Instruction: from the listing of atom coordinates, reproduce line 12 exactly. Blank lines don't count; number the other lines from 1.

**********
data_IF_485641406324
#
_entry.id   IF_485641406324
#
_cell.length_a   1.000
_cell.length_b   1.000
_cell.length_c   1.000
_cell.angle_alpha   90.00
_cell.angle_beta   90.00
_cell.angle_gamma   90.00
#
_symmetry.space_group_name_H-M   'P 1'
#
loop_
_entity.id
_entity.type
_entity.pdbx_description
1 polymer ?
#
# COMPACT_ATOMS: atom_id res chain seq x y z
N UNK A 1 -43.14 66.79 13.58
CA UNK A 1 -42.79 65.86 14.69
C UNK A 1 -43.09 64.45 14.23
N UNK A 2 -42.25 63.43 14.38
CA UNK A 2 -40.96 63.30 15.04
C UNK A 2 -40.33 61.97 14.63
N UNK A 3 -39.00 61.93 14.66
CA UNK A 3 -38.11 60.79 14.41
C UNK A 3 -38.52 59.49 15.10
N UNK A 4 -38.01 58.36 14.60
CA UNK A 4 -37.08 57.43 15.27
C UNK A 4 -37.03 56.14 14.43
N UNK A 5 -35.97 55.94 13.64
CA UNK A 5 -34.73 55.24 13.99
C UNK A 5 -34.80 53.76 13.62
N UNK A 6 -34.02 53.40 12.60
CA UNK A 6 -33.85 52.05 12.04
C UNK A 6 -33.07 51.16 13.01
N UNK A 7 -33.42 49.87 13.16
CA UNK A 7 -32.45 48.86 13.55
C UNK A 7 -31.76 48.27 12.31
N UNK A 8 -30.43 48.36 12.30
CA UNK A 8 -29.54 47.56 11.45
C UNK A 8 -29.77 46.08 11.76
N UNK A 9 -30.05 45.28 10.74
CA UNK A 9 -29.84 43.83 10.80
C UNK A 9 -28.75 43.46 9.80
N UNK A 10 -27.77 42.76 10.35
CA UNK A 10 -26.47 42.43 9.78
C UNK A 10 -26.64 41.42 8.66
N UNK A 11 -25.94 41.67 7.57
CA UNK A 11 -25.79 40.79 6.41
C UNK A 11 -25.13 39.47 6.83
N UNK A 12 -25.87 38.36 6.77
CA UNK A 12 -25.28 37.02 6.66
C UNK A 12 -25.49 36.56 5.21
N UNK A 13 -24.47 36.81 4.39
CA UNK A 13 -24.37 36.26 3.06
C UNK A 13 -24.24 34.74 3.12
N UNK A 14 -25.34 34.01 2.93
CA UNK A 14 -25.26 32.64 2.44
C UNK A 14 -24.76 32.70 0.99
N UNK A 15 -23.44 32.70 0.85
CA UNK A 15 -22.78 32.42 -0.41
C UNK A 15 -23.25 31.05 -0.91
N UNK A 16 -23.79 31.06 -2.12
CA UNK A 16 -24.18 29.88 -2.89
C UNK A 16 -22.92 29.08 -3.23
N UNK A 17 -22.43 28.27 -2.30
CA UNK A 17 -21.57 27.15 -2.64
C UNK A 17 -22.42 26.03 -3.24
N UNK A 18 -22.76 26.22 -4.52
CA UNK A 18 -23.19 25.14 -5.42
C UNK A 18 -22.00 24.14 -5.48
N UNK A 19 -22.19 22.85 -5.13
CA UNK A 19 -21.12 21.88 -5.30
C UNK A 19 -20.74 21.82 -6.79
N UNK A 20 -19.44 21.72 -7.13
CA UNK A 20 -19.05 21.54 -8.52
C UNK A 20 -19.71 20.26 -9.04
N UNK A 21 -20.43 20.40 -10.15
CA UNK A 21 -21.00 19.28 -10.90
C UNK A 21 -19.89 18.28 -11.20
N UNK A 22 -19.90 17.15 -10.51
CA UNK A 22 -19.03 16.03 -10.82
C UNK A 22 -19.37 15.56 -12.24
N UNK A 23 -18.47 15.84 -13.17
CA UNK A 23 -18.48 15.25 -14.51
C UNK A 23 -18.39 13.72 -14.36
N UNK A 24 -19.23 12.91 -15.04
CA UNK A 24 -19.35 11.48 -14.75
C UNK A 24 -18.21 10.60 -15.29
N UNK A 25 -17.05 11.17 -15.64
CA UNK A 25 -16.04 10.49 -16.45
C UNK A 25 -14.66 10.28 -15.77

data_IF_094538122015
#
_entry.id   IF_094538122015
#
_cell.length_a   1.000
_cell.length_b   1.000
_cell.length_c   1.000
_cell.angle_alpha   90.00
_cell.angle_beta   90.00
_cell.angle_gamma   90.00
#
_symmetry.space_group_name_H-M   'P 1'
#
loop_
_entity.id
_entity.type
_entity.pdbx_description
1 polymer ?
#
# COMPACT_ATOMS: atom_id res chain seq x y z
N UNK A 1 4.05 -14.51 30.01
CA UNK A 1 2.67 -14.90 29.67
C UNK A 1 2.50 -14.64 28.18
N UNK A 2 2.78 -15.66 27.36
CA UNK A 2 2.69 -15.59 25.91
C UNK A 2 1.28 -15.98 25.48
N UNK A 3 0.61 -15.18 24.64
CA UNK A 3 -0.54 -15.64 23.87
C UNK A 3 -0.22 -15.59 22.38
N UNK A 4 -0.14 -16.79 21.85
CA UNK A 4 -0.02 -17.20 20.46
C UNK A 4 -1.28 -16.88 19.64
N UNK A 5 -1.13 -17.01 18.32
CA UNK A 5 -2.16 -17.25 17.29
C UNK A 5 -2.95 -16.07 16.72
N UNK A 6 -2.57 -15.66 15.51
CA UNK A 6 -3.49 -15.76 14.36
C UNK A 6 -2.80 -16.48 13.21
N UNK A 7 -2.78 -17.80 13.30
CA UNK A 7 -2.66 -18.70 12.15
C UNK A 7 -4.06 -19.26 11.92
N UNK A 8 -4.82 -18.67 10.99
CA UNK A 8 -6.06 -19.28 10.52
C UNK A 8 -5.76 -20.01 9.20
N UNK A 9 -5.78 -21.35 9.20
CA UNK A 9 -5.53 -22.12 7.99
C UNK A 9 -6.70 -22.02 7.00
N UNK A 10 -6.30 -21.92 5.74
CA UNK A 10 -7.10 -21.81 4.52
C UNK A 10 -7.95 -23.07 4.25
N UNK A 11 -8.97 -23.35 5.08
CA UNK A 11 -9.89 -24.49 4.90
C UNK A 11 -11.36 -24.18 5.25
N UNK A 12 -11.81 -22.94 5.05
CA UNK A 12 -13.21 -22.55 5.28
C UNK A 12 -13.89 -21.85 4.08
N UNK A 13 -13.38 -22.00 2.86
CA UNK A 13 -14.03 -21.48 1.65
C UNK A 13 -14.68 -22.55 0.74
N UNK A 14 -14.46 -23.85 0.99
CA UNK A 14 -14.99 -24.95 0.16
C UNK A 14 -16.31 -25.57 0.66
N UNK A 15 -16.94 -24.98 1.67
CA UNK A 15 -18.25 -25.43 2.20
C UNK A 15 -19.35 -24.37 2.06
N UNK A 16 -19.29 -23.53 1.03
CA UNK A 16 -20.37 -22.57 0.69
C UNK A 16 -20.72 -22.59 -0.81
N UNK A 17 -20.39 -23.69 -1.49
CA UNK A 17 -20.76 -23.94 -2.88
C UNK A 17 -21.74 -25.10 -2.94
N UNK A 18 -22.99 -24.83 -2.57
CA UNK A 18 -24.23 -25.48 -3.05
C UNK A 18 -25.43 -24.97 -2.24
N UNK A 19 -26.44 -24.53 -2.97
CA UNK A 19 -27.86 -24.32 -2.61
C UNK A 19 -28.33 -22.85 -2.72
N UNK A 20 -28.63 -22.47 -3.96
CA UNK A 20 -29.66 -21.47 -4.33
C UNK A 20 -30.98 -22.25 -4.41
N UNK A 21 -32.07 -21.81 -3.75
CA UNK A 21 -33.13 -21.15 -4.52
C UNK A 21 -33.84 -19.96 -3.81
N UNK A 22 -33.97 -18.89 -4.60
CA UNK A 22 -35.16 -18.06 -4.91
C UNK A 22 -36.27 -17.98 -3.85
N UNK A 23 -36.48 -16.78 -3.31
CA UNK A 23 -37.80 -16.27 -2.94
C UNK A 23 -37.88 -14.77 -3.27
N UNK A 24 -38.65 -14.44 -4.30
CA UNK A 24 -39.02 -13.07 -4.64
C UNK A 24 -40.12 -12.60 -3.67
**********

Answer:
_symmetry.space_group_name_H-M   'P 1'